South Africa has a growth problem – not a debt problem

Finance Minister Enoch Godongwana said the size of South Africa’s debt is not the problem but rather the economy’s capacity to service the debt.

In the 2024 Budget, Godongwana revealed that South Africa’s net loan debt has grown to R5.06 trillion – 71.7% of the country’s GDP.

The government’s debt burden has continued to grow over the past few years and is now well above the average of 50% in emerging markets. 

South Africa has continued to spend more money than the government can collect in tax revenue, resulting in consistent budget deficits, which have been plugged by borrowing more. 

These consistent deficits and high government expenditures have led the government to rack up billions in debt.

This has also seen the government’s debt servicing costs skyrocket, and it is now one of the largest spending items in the budget. 

Godongwana also revealed that debt-service costs will absorb more than 20% of revenue.

“To put this into perspective, spending on debt-service costs is greater than the respective budgets of social protection, health, or peace and security,” he said.

However, Godongwana told SABC News that this issue with South Africa’s debt burden is not its size.

He pointed to countries like Japan, Italy, and the US, which have debt-to-GDP ratios well over 100%.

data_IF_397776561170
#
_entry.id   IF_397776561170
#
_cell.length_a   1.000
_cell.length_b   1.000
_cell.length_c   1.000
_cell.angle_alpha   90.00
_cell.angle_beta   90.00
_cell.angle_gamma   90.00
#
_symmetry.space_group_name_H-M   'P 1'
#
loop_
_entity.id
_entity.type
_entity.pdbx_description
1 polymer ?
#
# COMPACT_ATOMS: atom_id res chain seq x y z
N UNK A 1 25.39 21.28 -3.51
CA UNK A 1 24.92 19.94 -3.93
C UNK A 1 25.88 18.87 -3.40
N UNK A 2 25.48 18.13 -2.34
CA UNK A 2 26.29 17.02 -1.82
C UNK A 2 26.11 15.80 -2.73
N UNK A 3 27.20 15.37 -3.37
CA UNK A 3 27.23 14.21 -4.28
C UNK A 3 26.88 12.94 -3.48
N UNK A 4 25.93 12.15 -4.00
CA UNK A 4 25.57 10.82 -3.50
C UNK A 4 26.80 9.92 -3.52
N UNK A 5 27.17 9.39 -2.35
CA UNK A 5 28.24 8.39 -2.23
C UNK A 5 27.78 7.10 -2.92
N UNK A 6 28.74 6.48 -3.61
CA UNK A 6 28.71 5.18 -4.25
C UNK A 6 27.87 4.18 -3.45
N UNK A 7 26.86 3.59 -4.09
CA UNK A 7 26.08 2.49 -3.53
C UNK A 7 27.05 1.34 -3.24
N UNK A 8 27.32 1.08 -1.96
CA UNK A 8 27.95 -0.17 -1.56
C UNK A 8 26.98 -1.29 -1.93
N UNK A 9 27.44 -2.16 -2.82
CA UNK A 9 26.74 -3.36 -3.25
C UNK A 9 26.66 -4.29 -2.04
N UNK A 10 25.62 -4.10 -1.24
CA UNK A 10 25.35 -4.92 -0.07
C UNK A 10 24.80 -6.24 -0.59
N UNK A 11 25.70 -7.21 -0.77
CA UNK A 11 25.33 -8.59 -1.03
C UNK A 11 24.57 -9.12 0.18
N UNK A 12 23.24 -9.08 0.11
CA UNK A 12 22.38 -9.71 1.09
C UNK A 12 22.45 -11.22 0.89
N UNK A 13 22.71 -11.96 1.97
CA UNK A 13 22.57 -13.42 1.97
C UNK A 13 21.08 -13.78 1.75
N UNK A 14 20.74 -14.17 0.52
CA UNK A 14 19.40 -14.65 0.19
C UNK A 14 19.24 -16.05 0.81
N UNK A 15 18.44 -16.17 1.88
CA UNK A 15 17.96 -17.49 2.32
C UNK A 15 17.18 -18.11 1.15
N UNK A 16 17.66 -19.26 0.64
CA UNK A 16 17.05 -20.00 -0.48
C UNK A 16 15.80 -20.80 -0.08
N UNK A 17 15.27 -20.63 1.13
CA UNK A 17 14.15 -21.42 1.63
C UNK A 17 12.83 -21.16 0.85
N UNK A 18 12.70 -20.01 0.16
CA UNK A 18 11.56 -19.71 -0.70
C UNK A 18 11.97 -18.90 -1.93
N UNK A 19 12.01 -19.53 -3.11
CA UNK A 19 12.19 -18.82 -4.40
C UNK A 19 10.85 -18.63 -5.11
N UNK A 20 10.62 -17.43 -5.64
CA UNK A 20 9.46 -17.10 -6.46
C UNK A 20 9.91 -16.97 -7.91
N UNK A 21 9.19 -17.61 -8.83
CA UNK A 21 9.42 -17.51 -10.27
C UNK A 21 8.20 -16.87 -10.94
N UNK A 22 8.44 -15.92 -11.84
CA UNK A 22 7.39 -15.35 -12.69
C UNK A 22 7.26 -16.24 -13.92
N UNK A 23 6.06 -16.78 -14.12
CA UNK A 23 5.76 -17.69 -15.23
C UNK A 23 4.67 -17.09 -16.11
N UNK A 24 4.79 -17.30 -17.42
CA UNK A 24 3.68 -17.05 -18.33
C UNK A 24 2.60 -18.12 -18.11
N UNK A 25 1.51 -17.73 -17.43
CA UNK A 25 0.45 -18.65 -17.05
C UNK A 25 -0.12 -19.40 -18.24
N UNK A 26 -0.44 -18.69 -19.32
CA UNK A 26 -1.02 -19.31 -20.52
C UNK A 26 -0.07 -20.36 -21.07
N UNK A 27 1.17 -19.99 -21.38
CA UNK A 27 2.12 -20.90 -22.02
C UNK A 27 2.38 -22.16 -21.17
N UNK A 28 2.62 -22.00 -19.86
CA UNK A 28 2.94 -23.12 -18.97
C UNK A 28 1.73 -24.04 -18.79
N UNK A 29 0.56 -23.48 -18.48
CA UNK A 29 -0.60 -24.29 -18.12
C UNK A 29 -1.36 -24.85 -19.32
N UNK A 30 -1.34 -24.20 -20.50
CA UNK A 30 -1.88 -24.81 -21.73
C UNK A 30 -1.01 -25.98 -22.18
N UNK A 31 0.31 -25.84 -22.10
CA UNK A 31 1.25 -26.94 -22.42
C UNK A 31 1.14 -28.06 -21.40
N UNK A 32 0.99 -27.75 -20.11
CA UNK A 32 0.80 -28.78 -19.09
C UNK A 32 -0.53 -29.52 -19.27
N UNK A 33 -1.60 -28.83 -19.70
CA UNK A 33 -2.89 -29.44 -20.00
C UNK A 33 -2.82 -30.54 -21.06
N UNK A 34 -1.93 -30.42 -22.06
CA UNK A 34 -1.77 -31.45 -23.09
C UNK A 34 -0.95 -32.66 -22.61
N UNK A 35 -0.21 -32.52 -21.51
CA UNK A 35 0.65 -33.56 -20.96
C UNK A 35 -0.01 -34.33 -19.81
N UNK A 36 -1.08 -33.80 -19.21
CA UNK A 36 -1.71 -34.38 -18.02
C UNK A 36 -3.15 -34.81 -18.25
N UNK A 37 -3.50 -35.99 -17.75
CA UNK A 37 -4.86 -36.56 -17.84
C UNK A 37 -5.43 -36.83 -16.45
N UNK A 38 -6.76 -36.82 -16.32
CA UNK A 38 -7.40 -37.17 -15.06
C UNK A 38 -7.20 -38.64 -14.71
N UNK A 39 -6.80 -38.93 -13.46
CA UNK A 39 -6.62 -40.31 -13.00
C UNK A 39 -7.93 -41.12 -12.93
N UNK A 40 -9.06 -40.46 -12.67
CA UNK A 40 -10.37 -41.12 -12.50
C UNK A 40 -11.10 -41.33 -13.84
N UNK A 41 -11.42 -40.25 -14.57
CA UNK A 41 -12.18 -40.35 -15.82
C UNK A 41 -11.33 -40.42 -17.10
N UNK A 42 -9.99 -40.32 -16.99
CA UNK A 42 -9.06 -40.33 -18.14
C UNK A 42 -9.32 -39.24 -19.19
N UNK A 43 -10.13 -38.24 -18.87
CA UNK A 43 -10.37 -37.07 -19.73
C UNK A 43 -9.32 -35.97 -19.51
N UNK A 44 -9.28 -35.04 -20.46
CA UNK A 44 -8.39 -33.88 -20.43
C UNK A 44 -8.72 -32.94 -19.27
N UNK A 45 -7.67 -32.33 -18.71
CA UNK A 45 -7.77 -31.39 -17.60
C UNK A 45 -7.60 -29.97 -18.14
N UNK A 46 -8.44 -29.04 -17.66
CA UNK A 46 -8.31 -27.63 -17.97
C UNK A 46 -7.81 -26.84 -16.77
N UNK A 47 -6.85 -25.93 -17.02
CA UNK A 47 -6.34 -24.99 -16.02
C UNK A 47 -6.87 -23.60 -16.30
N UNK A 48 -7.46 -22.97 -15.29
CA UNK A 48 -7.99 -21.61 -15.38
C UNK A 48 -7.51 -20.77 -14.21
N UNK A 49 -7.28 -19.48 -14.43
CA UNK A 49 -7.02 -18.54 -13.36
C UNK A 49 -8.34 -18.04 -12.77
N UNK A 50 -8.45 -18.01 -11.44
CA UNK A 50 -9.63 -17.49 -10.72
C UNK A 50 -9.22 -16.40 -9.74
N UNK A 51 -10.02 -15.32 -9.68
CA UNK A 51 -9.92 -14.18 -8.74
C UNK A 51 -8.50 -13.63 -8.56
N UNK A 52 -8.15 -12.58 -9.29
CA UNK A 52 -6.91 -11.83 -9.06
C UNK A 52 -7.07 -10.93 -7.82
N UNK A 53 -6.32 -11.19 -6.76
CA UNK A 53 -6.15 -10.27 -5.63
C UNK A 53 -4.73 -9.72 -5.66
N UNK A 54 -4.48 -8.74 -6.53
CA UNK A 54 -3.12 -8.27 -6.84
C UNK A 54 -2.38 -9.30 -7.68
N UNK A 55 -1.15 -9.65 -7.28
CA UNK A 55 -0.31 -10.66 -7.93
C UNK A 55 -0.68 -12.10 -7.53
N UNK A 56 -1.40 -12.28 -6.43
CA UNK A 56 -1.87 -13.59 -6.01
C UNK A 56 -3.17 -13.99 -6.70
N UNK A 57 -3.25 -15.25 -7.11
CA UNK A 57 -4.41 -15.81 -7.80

“No one worries because it is the capacity of the economy to service the debt that is important,” he explained.

“The problem with us is not the size of our debt – it is a growth issue. It’s the capacity of our economy to service that debt, and we can only deal with that capacity when we grow the economy substantially.”

However, he acknowledged that in the absence of that growth, the National Treasury must minimise the impact of this rising debt on the economy.

This is why the government dipped into the Reserve Bank’s gold and foreign exchange reserves account.

Godongwana announced during the Budget Speech that the National Treasury will restructure reserves held at the Reserve Bank to free up R150 billion over three years.

The account, known as the Gold and Foreign Exchange Contingency Reserve Account (GFECRA), showed paper profits of R507.3 billion as of January. 


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